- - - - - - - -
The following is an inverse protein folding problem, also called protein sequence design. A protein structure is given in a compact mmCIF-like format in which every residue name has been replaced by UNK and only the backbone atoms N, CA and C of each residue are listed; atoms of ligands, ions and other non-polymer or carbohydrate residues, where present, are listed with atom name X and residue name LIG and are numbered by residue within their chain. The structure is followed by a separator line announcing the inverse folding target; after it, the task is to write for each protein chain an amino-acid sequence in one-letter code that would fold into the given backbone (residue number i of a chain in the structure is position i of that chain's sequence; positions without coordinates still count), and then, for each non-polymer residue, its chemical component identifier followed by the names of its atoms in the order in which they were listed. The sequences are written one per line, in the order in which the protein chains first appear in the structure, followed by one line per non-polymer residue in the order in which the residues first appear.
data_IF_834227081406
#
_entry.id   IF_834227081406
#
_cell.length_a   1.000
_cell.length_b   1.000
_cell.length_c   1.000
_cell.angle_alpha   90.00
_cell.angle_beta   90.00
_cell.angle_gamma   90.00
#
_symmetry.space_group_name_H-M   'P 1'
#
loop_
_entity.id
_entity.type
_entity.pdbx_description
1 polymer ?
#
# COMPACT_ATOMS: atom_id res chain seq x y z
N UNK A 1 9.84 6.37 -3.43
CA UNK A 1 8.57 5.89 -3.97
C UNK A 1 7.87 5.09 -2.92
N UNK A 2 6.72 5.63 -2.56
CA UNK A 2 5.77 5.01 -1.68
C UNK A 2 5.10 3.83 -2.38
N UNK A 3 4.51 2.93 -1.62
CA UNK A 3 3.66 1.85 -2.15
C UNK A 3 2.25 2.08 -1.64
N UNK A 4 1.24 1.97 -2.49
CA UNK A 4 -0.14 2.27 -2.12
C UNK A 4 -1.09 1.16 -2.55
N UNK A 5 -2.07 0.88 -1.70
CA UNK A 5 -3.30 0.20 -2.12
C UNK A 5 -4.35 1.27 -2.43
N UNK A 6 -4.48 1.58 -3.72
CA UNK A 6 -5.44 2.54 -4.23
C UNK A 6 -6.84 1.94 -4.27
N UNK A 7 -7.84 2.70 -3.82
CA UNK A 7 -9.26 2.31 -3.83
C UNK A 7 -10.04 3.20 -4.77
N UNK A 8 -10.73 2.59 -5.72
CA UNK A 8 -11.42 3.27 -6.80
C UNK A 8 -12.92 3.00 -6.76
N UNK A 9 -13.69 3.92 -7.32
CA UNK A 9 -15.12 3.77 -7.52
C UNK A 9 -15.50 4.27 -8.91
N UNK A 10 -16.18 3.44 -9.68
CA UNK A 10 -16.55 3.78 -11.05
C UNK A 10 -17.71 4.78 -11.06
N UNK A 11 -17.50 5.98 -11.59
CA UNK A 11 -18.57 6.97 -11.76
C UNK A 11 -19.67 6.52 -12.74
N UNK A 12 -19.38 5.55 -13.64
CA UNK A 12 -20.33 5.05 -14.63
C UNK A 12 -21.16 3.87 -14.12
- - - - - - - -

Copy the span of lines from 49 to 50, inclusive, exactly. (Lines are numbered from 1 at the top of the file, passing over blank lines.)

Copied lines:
N UNK A 10 -16.18 3.44 -9.68
CA UNK A 10 -16.55 3.78 -11.05